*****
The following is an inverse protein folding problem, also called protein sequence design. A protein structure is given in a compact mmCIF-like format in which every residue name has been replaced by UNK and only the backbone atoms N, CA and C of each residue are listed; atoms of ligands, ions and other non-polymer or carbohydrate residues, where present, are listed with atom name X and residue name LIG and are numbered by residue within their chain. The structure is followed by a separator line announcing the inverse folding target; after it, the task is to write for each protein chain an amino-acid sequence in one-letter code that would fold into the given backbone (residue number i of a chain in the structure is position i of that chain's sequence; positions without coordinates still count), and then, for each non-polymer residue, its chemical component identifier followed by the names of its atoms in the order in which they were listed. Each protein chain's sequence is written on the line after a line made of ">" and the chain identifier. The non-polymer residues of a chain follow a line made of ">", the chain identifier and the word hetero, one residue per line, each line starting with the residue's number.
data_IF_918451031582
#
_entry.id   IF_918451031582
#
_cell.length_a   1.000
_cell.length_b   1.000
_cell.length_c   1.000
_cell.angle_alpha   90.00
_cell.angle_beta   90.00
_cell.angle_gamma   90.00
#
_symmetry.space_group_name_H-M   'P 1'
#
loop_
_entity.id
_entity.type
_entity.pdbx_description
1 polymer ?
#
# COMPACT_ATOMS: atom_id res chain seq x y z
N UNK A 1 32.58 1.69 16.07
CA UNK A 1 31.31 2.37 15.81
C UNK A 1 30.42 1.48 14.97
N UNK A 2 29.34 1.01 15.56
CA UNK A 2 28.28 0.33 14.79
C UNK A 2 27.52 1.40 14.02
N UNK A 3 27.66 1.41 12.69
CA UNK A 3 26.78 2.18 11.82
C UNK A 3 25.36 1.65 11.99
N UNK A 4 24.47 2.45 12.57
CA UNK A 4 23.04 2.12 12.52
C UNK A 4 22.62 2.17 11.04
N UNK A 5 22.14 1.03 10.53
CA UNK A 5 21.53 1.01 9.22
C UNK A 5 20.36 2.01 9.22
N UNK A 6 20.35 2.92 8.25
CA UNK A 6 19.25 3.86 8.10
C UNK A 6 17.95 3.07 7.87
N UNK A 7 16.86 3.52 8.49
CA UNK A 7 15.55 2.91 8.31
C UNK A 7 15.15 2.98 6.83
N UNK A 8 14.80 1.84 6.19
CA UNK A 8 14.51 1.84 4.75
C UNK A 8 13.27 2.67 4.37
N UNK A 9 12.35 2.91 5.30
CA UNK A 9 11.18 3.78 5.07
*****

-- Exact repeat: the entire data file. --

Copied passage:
The following is an inverse protein folding problem, also called protein sequence design. A protein structure is given in a compact mmCIF-like format in which every residue name has been replaced by UNK and only the backbone atoms N, CA and C of each residue are listed; atoms of ligands, ions and other non-polymer or carbohydrate residues, where present, are listed with atom name X and residue name LIG and are numbered by residue within their chain. The structure is followed by a separator line announcing the inverse folding target; after it, the task is to write for each protein chain an amino-acid sequence in one-letter code that would fold into the given backbone (residue number i of a chain in the structure is position i of that chain's sequence; positions without coordinates still count), and then, for each non-polymer residue, its chemical component identifier followed by the names of its atoms in the order in which they were listed. Each protein chain's sequence is written on the line after a line made of ">" and the chain identifier. The non-polymer residues of a chain follow a line made of ">", the chain identifier and the word hetero, one residue per line, each line starting with the residue's number.
data_IF_918451031582
#
_entry.id   IF_918451031582
#
_cell.length_a   1.000
_cell.length_b   1.000
_cell.length_c   1.000
_cell.angle_alpha   90.00
_cell.angle_beta   90.00
_cell.angle_gamma   90.00
#
_symmetry.space_group_name_H-M   'P 1'
#
loop_
_entity.id
_entity.type
_entity.pdbx_description
1 polymer ?
#
# COMPACT_ATOMS: atom_id res chain seq x y z
N UNK A 1 32.58 1.69 16.07
CA UNK A 1 31.31 2.37 15.81
C UNK A 1 30.42 1.48 14.97
N UNK A 2 29.34 1.01 15.56
CA UNK A 2 28.28 0.33 14.79
C UNK A 2 27.52 1.40 14.02
N UNK A 3 27.66 1.41 12.69
CA UNK A 3 26.78 2.18 11.82
C UNK A 3 25.36 1.65 11.99
N UNK A 4 24.47 2.45 12.57
CA UNK A 4 23.04 2.12 12.52
C UNK A 4 22.62 2.17 11.04
N UNK A 5 22.14 1.03 10.53
CA UNK A 5 21.53 1.01 9.22
C UNK A 5 20.36 2.01 9.22
N UNK A 6 20.35 2.92 8.25
CA UNK A 6 19.25 3.86 8.10
C UNK A 6 17.95 3.07 7.87
N UNK A 7 16.86 3.52 8.49
CA UNK A 7 15.55 2.91 8.31
C UNK A 7 15.15 2.98 6.83
N UNK A 8 14.80 1.84 6.19
CA UNK A 8 14.51 1.84 4.75
C UNK A 8 13.27 2.67 4.37
N UNK A 9 12.35 2.91 5.30
CA UNK A 9 11.18 3.78 5.07